A review, and links to other information about and reviews of The Calcutta Chromosome by Amitav Ghosh. Calcutta Chromosome: A Novel Of Fevers, Delirium And Discovery By Amitav Ghosh Online. Book Details: Language: English Published Original Language. The Calcutta Chromosome This novel has been described as “a kind of mystery thriller” (India Today). It brings together three searches: the first is that of an.
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The Calcutta Chromosome: A Novel of Fevers, Delirium & Discovery by Amitav Ghosh
The Calcutta Chromosome by Amitav Ghosh. Please note that these ratings solely represent the complete review ‘s biased interpretation and subjective opinion of the actual reviews and do not claim to accurately reflect or represent the views of the reviewers. Similarly the illustrative quotes chosen here are merely those the complete review subjectively believes represent the tenor and judgment of the review as a whole.
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The Calcutta Chromosome is a multi-layered novel, presenting different storylines from different times. The idea, of course, is to have them merge neatly in the end: Ghosh does bring them calcuta, but not nearly as nicely as one might hope.
The Calcutta Chromosome: A Novel of Fevers, Delirium & Discovery
Too bad, but at least there’s some decent entertainment along the way. Now he works from home, linked up by computer, doing drudge work. Ghosh offers a mild dystopia here. Antar’s New York is a more desolate, decrepit, and impersonal one than the present-day city, but Antar can still find convivial souls and his life isn’t all too bad.
Ghosh doesn’t expend ghoxh energy on working out a vision of the future, and didn’t put too much thought chtomosome it.
Antar’s computer, known as Ava, is a pretty chrommosome thing, able to speak in any dialect and do a good number of things, but otherwise Ghosh’s future sounds out of date even these few years after he wrote it.
His Internet is still expensive and slow, for example. And Antar’s friends discuss “some new scam for saving on subway tokens” — when it must have been clear even in when the book was first published that the subway token would soon be phased out, replaced by a more flexible electronic card system. Tokens are still in use in New York, but for years the preferred system has been the so-called MetroCard.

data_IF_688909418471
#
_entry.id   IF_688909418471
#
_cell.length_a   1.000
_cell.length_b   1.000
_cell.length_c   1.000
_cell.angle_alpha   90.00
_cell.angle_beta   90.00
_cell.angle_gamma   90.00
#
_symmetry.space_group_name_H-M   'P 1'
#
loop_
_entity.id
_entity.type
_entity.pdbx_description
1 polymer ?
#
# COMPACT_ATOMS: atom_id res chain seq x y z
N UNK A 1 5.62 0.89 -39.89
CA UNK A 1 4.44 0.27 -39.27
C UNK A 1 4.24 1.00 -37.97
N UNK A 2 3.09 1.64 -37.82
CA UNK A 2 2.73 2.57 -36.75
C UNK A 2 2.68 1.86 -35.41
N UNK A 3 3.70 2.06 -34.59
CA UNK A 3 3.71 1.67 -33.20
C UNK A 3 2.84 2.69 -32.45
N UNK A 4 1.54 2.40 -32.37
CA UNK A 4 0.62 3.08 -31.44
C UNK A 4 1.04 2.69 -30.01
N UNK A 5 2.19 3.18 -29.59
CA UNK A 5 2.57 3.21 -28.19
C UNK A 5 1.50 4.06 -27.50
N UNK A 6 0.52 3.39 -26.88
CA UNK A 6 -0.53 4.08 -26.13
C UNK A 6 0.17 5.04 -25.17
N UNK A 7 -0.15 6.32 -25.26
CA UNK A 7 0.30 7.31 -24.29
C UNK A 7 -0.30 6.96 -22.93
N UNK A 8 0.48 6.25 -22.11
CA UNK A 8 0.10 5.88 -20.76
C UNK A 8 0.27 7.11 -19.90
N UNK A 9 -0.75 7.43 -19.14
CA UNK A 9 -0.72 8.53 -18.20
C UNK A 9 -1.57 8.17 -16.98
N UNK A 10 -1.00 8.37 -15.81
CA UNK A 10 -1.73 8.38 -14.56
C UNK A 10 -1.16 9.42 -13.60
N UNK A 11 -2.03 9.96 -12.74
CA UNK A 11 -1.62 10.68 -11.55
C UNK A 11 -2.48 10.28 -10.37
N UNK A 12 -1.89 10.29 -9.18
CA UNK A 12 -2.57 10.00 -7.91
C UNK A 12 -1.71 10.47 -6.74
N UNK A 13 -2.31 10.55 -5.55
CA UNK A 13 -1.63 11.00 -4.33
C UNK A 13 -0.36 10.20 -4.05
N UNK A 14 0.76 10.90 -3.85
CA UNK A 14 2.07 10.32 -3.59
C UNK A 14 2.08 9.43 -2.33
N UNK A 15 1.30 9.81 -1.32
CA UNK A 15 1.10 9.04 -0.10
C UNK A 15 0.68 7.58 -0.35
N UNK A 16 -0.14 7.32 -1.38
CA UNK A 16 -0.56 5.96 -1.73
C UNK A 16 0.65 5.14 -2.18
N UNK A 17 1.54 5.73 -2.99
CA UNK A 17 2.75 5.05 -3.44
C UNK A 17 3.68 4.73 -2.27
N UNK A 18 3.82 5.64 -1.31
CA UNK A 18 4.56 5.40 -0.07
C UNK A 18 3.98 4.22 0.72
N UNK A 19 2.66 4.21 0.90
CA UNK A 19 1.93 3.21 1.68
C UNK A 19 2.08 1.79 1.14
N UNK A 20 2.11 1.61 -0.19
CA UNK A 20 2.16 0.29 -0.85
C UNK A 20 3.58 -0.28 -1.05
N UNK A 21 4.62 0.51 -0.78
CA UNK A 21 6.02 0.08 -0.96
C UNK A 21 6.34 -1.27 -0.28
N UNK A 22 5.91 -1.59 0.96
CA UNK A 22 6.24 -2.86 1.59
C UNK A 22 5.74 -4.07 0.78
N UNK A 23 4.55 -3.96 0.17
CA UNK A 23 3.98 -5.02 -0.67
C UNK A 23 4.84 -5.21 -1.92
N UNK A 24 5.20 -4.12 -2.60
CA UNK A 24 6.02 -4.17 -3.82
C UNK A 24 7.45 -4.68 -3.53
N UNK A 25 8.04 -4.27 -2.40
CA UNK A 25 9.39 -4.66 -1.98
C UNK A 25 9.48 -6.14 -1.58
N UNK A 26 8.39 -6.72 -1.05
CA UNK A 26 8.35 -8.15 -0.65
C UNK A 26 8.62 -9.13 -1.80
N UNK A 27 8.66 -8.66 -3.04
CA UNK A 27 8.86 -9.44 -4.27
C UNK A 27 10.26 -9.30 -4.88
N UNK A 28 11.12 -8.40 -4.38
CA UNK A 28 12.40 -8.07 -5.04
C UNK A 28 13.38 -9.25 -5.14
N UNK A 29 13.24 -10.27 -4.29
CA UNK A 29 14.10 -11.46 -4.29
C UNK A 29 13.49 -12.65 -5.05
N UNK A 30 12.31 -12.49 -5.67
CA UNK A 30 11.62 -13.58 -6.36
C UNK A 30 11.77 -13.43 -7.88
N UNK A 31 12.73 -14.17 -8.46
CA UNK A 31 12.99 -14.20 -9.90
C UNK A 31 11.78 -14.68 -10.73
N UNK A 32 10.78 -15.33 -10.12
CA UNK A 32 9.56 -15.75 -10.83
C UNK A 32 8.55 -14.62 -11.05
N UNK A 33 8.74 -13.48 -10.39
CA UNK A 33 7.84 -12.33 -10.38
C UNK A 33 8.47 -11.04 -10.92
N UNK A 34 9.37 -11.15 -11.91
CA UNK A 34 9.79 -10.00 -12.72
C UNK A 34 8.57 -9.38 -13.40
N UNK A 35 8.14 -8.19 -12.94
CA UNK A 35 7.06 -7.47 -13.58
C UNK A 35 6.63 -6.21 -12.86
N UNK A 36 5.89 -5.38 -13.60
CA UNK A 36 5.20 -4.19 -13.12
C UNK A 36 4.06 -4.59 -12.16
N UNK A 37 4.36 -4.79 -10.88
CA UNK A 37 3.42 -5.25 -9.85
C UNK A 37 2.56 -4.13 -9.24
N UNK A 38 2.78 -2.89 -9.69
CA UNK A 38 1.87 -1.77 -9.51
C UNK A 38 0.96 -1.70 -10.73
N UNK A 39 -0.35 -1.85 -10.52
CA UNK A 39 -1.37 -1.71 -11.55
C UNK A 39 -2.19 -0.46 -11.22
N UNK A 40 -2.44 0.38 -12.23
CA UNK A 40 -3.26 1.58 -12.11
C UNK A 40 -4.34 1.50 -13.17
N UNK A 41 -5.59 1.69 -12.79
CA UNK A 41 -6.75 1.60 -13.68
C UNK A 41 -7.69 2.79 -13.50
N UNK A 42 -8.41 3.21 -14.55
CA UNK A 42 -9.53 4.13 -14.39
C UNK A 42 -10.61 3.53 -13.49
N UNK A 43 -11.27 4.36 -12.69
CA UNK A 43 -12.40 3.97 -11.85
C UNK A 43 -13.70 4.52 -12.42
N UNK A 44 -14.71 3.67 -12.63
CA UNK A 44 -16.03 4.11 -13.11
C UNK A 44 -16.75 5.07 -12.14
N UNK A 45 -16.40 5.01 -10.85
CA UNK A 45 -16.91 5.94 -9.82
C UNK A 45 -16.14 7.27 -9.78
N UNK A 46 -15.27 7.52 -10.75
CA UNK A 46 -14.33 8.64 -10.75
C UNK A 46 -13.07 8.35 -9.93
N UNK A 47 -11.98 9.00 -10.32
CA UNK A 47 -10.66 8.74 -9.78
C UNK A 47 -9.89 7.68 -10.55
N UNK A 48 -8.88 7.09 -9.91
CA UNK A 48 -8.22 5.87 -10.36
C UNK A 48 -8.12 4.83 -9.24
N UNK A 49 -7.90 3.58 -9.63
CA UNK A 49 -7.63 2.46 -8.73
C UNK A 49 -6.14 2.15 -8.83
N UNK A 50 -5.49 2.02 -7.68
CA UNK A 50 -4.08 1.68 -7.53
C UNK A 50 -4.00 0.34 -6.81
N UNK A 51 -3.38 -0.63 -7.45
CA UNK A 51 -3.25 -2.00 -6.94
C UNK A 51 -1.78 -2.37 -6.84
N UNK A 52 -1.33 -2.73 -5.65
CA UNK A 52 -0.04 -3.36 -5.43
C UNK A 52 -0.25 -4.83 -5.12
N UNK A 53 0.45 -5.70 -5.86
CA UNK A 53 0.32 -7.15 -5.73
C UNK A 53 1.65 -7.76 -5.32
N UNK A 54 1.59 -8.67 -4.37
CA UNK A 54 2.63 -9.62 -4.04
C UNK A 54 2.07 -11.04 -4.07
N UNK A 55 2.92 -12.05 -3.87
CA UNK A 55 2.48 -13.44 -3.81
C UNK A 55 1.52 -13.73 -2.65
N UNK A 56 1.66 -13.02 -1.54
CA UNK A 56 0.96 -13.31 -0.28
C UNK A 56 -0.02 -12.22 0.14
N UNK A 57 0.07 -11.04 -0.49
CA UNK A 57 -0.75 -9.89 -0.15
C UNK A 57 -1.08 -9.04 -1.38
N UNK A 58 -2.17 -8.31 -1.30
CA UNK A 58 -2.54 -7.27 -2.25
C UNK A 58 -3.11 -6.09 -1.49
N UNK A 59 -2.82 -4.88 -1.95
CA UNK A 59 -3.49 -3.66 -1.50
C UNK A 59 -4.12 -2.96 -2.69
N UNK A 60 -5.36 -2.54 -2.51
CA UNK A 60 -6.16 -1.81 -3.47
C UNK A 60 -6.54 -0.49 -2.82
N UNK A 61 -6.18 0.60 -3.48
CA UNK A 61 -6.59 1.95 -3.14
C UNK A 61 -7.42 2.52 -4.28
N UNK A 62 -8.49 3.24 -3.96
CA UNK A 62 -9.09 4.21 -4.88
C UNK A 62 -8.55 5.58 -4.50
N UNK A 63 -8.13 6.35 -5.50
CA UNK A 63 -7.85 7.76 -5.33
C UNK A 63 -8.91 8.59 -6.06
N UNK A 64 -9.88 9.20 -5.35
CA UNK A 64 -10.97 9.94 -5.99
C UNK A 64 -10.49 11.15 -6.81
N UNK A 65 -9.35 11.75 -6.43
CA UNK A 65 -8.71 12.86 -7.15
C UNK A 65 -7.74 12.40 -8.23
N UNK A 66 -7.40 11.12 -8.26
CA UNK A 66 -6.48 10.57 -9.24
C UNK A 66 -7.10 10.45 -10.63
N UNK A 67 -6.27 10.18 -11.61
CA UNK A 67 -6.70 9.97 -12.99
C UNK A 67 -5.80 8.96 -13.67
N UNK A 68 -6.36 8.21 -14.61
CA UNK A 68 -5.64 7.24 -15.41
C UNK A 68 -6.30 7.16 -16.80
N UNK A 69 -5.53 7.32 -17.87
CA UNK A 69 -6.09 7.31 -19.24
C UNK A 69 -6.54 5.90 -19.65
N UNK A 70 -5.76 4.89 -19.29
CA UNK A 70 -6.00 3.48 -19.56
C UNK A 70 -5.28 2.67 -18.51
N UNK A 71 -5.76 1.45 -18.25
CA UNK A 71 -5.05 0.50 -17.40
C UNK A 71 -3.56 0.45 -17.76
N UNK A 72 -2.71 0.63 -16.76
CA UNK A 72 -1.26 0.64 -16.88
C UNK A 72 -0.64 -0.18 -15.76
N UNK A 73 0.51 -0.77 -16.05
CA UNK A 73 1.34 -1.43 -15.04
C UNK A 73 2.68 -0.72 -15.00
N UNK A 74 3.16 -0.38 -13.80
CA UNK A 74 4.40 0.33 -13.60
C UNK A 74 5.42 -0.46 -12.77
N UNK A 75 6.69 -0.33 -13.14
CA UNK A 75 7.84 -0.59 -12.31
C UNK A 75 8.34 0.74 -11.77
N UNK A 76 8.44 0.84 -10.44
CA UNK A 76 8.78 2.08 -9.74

Ghosh’s quaint lack of imagination about the future is only appropriate, because the focus of the book is on the past. Chromoeome past first drops into Antar’s lap — or vhosh Murugan went missing in in Calcutta and, as it happens, Antar met him before then.
Murugan was obsessed with Ronald Ross, who had received the Nobel Prize in for his work on malaria. With that the three timelines are set, and the novel shifts back and forth between them: There are the events leading up to Murugan’s disappearance inwhich include his discussions with Antar and then his adventures in Calcutta.
And there are the events from the late 19th century, as the malaria-discoveries are being made these events are largely — and confusingly — related by Murugan, though often based on accounts and letters from that time. It is complicated — and it gets more so.
There are different casts of characters: Ross’ malaria-related discoveries are the key. It turns out the discoveries are surprising, as is how he came to make them. And Murugan thinks there is more to them too — the Calcutta chromosome, for one. The steps of Ross’ discovery were also remarkably fortuitous: Murugan wants to follow Ross’ trail — and that of some of the mysterious figures around him.
That, of course, snarls him in complications as well. And Antar, following Murugan’s trail The malarial theories and what Ghosh does with them aren’t bad. Ghosh has some clever ideas, and the stories meander along quite entertainingly for the most part. There are other figures in Calcutta — a journalist, a writer, and others — who play larger roles, and some of the story comes together quite nicely.
Unfortunately, however, Ghosh eventually settles for hokey mysticism rather than anything more soundly scientific, and the book tapers off to its predictable but unsatisfying conflation.
Amitav Ghosh : The Calcutta Chromosome
The back and forth and mix of stories is just a bit much for Ghosh to handle. It becomes a narrative mess — unnecessarily so, too: Ghosh writes reasonably well, but not particularly so at amitqv in this novel: Much of the novel, and many of the stories are entertaining, and for most of the way it is a quick, compelling read.
The book does not live up to the promise it occasionally shows. Trying to meet all your book preview and review needs.
The Calcutta Chromosome – US. The Calcutta Chromosome – UK. The Calcutta Chromosome – Canada. Das Calcutta Chromosom – Deutschland.